At least for the big guys. Large corporations could finally get protected, because the cost of Virtual Machine Technology tends to run anywhere from about $50,000 to $1,000,000 and more.
What about the little guy? Most small businesses can’t cough up $50,000 and nobody was addressing the small business market with sandbox technology.
Then, along came Dan.
Dan Lorch is an electrical engineer by training who dove into the computer world in the 1980s. Lifetimes ago in digital history. Without writing a full-blown resume here, suffice it to say that most recently Dan was a cyber warrior running a vast anti-virus lab in Asia. For five years he oversaw the work of 125 anti-virus specialists, for a world-class anti-virus corporation.
When the corporation was purchased by another, Dan, who had been watching the evolution of the cyber security industry with a strategic eye, sat down with the cream of his digital engineers and said:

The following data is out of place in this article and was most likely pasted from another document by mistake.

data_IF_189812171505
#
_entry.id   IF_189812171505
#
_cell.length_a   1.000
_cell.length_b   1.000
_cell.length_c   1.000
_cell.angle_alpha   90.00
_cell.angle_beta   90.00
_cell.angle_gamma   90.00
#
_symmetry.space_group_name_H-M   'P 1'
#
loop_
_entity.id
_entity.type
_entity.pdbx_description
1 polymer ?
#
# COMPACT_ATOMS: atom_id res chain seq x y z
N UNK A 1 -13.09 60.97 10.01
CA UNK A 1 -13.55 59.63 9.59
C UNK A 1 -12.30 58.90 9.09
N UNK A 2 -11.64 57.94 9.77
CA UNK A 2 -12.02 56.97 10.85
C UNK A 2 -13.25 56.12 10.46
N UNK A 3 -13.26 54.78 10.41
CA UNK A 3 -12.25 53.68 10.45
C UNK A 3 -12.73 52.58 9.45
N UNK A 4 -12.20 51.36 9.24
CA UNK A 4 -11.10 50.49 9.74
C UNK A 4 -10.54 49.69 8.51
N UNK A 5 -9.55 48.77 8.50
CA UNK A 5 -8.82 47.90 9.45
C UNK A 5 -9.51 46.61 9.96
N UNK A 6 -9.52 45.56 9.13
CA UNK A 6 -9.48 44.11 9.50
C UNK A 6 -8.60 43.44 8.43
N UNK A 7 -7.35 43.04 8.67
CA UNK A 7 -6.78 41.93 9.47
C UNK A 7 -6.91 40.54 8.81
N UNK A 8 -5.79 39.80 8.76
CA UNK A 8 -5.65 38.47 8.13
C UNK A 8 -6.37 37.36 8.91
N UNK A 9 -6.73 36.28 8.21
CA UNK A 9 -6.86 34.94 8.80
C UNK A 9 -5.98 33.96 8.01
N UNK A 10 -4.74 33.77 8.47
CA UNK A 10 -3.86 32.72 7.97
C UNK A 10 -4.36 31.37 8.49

“Can we build a virtual machine based security system that the small business owner can afford?”
It took 15 months. Once complete, it was beta tested. Final bugs were worked out and then it was deployed. It is now operating in both the U.S. and the Philippines and is catching malware that is getting by the anti-virus and firewall defenses that small business owners were relying on for protection.
Virtual Machine Technology does not replace anti-virus programs; it simply stands behind them and catches the malware that evades them.
The cost varies depending on the size of the company, but the pricing is a small – very small – fraction of what is charged for the “enterprise” solutions.
The product is called Veedog (www.veedog.com). You can check out the website.
If you are interested in getting more information, contact Richard Byrd at firstname.lastname@example.org or call directly to 818-800-9001.
A final note in the interest of full disclosure. I am doing the market research and overseeing the PR and marketing for Veedog. And I have a financial interest in its success. To give you some sense of my viewpoint on the company, in 27 years in business, I have taken a proprietary interest in two companies – Veedog is the second one.